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Packaging is becoming a potent weapon for retailers selling fresh-cut produce, deli products and prepared meals.To that end, the latest wave of containers offers many benefits, to consumers as well as retailers. Among the selling points: greater convenience, more visual appeal and improved heat performance. But innovation comes at a price, and the cost can pose a dilemma to retailers."Everyone's looking

Packaging is becoming a potent weapon for retailers selling fresh-cut produce, deli products and prepared meals.

To that end, the latest wave of containers offers many benefits, to consumers as well as retailers. Among the selling points: greater convenience, more visual appeal and improved heat performance. But innovation comes at a price, and the cost can pose a dilemma to retailers.

"Everyone's looking at the packaging issue," said Bruce Peterson, senior vice president and general merchandising manager of perishables for Wal-Mart Stores, Bentonville, Ark. "Microwave-friendly packaging is all over the place now, as is packaging that's more utilitarian in nature, such as containers for ready-to-eat salads that also double as a serving bowl."

None are focused on the issue more intently than the packaging companies that furnish products to supermarkets or their suppliers. Innovation, after all, is the lifeblood of companies in the competitive packaging materials business. Growing demand for making fresh foods more user-friendly has fired off a new round of research and development in that industry.

Packaging that improves the preparation of fresh foods, most notably in the microwave, has been a focal point of product development. Microwave-friendly packaging is hardly new, but the focus is on creating packaging that vastly improves the outcome and expands the number of foods that can be easily microwaved.

Cryovac Food Packaging, a division of Sealed Air Corp., Duncan, S.C., is working to increase its trademarked packaging concept to fresh fruits and vegetables. Already being used with precooked meat products like meat loaf and pot roast, the packaging is being adapted for use with vegetables. Cryovac is touting it as a better way to cook raw, fresh veggies in the microwave, using steam generated by heating the water in and around the product.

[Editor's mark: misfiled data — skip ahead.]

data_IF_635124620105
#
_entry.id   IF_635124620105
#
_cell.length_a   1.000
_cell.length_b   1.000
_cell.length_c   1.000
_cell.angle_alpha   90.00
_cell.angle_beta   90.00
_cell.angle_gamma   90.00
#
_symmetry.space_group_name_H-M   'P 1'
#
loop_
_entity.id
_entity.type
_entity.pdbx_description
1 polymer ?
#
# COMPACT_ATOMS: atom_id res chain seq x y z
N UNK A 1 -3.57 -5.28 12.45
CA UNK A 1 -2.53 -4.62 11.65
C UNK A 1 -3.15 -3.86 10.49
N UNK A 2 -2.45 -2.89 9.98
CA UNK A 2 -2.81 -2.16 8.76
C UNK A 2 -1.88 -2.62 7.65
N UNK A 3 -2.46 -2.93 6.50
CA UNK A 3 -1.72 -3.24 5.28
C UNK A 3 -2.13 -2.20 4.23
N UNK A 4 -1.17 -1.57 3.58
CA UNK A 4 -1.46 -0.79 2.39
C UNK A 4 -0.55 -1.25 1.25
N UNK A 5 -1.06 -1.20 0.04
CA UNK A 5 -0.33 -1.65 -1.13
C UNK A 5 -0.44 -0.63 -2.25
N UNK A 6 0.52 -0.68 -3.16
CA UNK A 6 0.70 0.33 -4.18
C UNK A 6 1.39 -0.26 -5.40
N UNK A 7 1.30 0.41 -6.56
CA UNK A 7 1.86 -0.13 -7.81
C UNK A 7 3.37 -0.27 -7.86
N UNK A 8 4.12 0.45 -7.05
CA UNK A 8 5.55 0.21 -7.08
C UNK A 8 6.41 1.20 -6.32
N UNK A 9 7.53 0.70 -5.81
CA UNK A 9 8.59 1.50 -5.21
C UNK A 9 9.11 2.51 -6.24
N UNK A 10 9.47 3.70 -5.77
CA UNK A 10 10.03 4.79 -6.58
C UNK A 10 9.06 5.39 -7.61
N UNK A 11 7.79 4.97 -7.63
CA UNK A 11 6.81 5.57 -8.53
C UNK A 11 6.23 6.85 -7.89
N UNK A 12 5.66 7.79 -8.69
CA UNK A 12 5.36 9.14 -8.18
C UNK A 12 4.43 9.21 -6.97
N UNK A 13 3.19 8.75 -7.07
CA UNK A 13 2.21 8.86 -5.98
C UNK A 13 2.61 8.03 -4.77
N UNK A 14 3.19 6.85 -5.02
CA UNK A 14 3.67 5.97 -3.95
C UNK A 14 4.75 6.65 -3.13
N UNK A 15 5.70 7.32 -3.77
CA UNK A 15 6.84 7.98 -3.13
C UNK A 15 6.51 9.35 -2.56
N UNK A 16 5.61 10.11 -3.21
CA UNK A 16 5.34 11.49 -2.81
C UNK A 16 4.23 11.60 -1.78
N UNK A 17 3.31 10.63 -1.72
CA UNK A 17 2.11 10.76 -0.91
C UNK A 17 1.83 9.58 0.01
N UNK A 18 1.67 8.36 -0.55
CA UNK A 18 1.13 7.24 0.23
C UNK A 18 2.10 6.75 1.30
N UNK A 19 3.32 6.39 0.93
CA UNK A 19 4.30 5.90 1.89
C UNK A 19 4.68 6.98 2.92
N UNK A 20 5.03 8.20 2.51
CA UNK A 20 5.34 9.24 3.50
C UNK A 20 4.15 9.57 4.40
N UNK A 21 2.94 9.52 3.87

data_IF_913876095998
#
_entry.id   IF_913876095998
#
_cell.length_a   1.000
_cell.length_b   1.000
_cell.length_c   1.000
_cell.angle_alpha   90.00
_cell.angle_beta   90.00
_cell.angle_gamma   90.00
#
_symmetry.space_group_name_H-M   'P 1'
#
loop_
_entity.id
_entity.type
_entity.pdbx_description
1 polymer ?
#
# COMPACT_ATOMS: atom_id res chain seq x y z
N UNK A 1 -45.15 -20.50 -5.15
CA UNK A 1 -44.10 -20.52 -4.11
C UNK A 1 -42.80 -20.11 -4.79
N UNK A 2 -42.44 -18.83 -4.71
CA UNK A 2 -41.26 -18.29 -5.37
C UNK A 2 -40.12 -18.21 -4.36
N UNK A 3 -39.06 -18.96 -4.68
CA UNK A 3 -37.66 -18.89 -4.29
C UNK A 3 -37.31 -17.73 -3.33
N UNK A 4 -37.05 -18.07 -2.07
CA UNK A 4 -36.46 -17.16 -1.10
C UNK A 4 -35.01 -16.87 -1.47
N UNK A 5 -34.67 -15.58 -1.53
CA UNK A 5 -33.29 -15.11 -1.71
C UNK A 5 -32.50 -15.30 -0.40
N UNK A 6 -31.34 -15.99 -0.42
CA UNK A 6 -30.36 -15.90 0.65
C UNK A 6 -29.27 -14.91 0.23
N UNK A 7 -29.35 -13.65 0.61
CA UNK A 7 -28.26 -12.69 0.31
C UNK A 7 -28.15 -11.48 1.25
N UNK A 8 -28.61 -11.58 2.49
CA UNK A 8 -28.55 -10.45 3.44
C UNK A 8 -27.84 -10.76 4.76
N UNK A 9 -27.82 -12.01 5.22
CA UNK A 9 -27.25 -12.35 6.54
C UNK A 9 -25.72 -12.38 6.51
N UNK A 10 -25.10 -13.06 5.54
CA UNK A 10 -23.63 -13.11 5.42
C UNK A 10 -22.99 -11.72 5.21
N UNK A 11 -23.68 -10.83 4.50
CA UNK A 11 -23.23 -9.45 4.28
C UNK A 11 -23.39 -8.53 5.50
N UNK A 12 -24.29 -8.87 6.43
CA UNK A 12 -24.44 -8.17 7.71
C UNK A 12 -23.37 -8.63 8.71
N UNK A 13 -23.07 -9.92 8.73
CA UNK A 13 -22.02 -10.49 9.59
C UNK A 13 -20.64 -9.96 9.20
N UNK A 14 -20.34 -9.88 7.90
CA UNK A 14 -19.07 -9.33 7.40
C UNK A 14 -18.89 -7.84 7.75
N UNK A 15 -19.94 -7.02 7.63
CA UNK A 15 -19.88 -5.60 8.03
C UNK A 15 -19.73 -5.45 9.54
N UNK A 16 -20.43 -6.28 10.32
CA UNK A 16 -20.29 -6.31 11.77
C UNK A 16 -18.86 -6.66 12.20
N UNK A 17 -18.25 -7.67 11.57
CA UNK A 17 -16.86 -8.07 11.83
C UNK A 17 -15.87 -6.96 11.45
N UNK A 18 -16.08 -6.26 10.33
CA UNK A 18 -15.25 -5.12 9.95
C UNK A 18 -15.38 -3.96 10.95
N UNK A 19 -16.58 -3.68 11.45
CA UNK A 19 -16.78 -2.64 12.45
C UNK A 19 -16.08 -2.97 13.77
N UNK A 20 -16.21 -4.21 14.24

Consisting of a plastic tray with a breathable, vacuum skin film that wraps around the food, the packaging is designed for use in a microwave, without the need for venting the film cover either through piercing or peeling back. As the tray is heated, the film slowly inflates, allowing the product to be warmed with steam and excess heat to be vented. After it warms up, the film layer is peeled back and the food is ready to eat.

Designed primarily for use with fresh vegetables, but also capable of being used with frozen versions, the packaging is being tested with processors and retailers. Initial tests have focused on vegetables commonly steamed, such as broccoli and cauliflower florets, carrots, snap peas and asparagus. Plans call for rolling out the packaging in the first quarter of 2006.

"It's a way for retailers to deliver a healthy product to consumers that's also convenient," said Myra Foster, Cryovac's manager of new business development. "Retailers and processors we've talked with say they're intrigued by the pack, and consumers we've surveyed liked the concept because it provided a fresh, cleaned and cut, ready-to-go product."

In addition to being microwave-ready, the packaging is designed to maintain the product's freshness and enhance its appearance on the shelf. The permeable film, Foster said, will give the product about a two-week shelf life.

"Because the clear film adheres to the product, its color and shape comes through and is clearly visible through the top of the package," Foster said.

Another microwave steaming concept that's being tested for vegetables is one pioneered by PPI Technologies, Sarasota, Fla. The company has developed packaging that incorporates a compartment that slowly releases water into a product compartment as it's heated, venting the steam in the process.

The packaging has been tested on products such as green beans, asparagus and sweet potatoes, and has shown some commercial success in overseas markets, said Charles Murray, the company's chief executive officer. The company is also testing a version of its Fine Cuisine line of microwave steam-cooking packaging for ears of sweet corn with a supplier and one retail chain in the southern United States.

Containers that supermarkets can use to improve usability and appearance also are getting a look from suppliers.

Anchor Packaging, St. Louis, recently enhanced its line of multi-compartment plastic packaging used to merchandise deli products and fresh prepared meals. Its Culinary Classics containers incorporate a unique blend of polypropylene that can not only stand up to microwave temperatures up to 240 degrees Fahrenheit, but also is transparent enough to let customers see the product inside.